The Science of Modern Virtue

The Science of Modern Virtue

by Peter Augustine Lawler
     
 

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The Science of Modern Virtue examines the influence that the philosopher Rene Descartes, the political theorist John Locke, and the biologist Charles Darwin have had on our modern understanding of human beings and human virtue. Written by leading thinkers from a variety of fields, the volume is a study of the complex relation between modern science and

Overview

The Science of Modern Virtue examines the influence that the philosopher Rene Descartes, the political theorist John Locke, and the biologist Charles Darwin have had on our modern understanding of human beings and human virtue. Written by leading thinkers from a variety of fields, the volume is a study of the complex relation between modern science and modern virtue, between a kind of modern thought and a kind of modern action. Offering more than a series of substantive introductions to Descartes’, Locke’s, and Darwin’s accounts of who we are and the kind of virtue to which we can aspire, the book invites readers to think about the ways in which the writings of these seminal thinkers shaped the democratic and technological world in which modern human beings live.Thirteen scholars in this volume learnedly explore questions drawn from the diverse disciplines of political science, philosophy, theology, biology, and metaphysics. Let the reader be warned: The authors of these essays are anything but consensual in their analysis. Considered together, the chapters in this volume carry on a lively internal debate that mirrors theoretical modernity’s ongoing discussion about the true nature of human beings and the science of virtue. Some authors powerfully argue that Locke’s and Darwin’s thought is amenable to the claims made about human beings and human virtue by classical philosophers such as Aristotle and classical Christian theologians such as Thomas Aquinas. Others make the opposite case, drawing attention to the ways in which Descartes, Locke, and Darwin knowingly and dialectically depart from central teachings of both classical philosophy and classical Christian theology.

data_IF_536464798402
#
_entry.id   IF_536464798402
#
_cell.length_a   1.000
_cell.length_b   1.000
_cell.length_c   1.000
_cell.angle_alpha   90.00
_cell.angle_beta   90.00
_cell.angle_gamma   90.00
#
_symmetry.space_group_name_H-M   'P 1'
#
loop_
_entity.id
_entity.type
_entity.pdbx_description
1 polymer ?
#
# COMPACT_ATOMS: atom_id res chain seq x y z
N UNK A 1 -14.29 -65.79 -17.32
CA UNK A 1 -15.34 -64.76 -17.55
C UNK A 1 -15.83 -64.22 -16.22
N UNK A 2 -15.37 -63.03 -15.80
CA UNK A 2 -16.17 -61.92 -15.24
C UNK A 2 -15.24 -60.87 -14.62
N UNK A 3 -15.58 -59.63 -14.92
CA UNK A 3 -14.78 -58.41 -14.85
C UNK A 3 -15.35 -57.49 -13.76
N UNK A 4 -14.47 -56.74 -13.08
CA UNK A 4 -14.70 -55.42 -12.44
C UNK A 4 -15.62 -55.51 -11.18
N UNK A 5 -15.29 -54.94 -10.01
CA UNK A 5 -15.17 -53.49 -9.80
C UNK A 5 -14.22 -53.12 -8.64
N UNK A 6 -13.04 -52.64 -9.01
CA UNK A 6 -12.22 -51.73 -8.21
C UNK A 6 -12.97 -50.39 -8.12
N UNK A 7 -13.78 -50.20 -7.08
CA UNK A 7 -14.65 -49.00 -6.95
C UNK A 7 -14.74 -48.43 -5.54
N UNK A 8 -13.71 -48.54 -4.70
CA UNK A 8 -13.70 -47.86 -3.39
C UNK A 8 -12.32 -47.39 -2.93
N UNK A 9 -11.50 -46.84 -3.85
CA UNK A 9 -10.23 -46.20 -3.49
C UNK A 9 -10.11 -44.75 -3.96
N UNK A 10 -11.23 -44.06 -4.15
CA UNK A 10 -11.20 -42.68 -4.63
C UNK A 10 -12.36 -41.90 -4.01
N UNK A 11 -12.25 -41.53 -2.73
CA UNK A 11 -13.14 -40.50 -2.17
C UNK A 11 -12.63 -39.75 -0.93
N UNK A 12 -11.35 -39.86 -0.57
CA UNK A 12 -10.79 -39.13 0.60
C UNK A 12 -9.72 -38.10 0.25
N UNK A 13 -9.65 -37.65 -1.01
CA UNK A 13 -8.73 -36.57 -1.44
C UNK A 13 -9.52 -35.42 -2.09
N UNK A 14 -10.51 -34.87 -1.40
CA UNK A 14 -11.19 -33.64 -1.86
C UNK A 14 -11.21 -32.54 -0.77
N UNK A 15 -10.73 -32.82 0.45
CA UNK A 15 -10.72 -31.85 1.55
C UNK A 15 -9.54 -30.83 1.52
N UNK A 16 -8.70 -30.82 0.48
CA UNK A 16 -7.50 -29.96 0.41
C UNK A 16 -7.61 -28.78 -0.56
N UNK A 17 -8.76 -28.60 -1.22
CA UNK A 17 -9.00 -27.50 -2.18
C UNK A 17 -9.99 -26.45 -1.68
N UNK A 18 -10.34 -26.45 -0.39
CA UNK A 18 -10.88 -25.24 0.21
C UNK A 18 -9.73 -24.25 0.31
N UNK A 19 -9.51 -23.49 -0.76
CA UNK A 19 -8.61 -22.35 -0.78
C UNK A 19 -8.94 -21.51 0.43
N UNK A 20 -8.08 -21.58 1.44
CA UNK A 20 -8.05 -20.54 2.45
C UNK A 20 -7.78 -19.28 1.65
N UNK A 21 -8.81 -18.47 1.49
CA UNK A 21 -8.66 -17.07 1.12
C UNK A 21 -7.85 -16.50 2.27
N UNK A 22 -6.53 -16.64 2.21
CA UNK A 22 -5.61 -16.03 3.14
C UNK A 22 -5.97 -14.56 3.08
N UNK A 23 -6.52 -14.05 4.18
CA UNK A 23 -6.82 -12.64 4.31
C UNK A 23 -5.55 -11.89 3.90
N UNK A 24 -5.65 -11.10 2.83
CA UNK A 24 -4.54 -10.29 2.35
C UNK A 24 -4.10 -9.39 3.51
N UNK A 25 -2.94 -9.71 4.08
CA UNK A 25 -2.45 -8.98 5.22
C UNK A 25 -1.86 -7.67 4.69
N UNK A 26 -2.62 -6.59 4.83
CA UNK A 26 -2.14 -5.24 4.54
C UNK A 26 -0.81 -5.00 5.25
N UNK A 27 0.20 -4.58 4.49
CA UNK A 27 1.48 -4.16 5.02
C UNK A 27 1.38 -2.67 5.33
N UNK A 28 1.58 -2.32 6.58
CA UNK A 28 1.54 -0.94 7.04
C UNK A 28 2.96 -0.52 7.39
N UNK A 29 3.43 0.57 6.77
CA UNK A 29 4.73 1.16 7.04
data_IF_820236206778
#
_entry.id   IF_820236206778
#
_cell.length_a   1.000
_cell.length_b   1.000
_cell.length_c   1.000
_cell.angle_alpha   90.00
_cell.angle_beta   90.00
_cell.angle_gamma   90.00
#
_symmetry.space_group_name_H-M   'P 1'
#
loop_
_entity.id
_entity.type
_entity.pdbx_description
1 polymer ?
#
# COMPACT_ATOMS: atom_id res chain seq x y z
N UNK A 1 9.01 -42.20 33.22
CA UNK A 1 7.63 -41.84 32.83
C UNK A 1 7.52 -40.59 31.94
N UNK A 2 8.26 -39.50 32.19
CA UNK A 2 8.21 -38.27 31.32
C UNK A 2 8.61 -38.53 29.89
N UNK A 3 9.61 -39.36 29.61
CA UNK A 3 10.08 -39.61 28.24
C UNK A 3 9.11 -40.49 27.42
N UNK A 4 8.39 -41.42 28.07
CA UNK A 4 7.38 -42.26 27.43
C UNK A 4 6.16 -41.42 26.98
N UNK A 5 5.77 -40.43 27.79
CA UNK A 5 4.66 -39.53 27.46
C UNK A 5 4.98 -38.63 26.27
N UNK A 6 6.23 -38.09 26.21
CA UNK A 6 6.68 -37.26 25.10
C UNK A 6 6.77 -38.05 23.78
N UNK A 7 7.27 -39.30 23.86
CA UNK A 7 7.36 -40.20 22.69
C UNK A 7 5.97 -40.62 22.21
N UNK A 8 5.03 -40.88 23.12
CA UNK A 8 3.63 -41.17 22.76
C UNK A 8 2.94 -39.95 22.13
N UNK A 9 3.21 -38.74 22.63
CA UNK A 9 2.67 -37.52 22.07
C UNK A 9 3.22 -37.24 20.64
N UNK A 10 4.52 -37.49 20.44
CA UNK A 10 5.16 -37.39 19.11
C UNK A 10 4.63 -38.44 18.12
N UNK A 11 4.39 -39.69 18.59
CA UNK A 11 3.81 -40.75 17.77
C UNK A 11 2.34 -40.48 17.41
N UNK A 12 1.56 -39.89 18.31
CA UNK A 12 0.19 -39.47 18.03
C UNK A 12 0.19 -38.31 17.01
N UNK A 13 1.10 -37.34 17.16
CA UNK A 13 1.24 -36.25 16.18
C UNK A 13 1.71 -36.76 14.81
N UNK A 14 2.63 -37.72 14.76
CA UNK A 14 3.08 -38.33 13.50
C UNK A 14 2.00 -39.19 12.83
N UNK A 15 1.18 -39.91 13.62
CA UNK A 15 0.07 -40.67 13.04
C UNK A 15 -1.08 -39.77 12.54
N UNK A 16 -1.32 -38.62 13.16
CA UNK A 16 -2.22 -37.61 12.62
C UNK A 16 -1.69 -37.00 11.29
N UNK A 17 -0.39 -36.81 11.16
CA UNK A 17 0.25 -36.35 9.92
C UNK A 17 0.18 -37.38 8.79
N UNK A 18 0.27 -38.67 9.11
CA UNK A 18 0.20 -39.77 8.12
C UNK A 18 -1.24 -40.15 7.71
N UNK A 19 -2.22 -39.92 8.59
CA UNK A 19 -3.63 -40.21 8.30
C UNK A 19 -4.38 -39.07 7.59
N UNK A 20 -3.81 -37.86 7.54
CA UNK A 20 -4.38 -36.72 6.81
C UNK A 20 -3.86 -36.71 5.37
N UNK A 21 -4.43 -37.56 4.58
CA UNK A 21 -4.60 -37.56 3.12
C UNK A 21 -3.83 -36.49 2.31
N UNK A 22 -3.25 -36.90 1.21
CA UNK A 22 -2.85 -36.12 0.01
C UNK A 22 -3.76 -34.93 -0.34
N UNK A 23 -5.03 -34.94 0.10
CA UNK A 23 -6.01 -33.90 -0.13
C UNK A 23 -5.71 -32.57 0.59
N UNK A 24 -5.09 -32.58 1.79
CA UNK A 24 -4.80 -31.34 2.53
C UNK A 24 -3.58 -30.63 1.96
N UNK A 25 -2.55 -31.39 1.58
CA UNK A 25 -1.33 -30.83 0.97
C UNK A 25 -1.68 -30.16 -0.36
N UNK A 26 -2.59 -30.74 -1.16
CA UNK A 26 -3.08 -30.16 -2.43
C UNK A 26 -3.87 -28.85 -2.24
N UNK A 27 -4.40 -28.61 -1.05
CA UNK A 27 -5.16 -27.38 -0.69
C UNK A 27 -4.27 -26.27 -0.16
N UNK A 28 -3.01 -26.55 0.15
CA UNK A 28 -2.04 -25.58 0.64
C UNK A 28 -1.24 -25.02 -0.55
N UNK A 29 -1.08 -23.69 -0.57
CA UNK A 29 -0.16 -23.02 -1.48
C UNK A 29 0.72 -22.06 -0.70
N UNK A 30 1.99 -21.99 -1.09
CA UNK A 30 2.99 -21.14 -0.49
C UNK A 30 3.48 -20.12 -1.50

Editorial Reviews

From the Publisher
“The reader is treated to a series of reflections not only on one of the great questions of philosophy, but also on one of the great themes giving shape to and driving modern culture.”
—James W. Ceaser, University of Virginia

“This is an excellent volume that is at once eclectic and unifying, comforting and troubling. In good Socratic tradition, it is a deeply subversive work.”
—Susan J. McWilliams, Pomona College

Product Details

ISBN-13:
9780875804750
Publisher:
Northern Illinois University Press
Publication date:
11/01/2013
Pages:
340
Product dimensions:
6.20(w) x 9.30(h) x 1.10(d)

Meet the Author

Peter Augustine Lawler is Dana Professor of Government at Berry College. He is executive editor of the journal, Perspectives on Political Science and the author of numerous books, most recently Modern and American Dignity: Who We Are as Persons, and What That Means for Our Future and Homeless and at Home in America: Evidence for the Dignity of the Human Soul in Our Time and Place. He is the author of the blog Rightly Understood on BigThink.com, and he contributes to the blog Postmodern Conservative on FirstThings.com.

 Marc D. Guerra, Ph.D., is Associate Professor and Chair of the Theology Department at Assumption College in Worcester, Massachusetts. He is the author, most recently, of Christians as Political Animals: Taking the Measure of Modernity and Modern Democracy, and Pope Benedict XVI and the Politics of Modernity.

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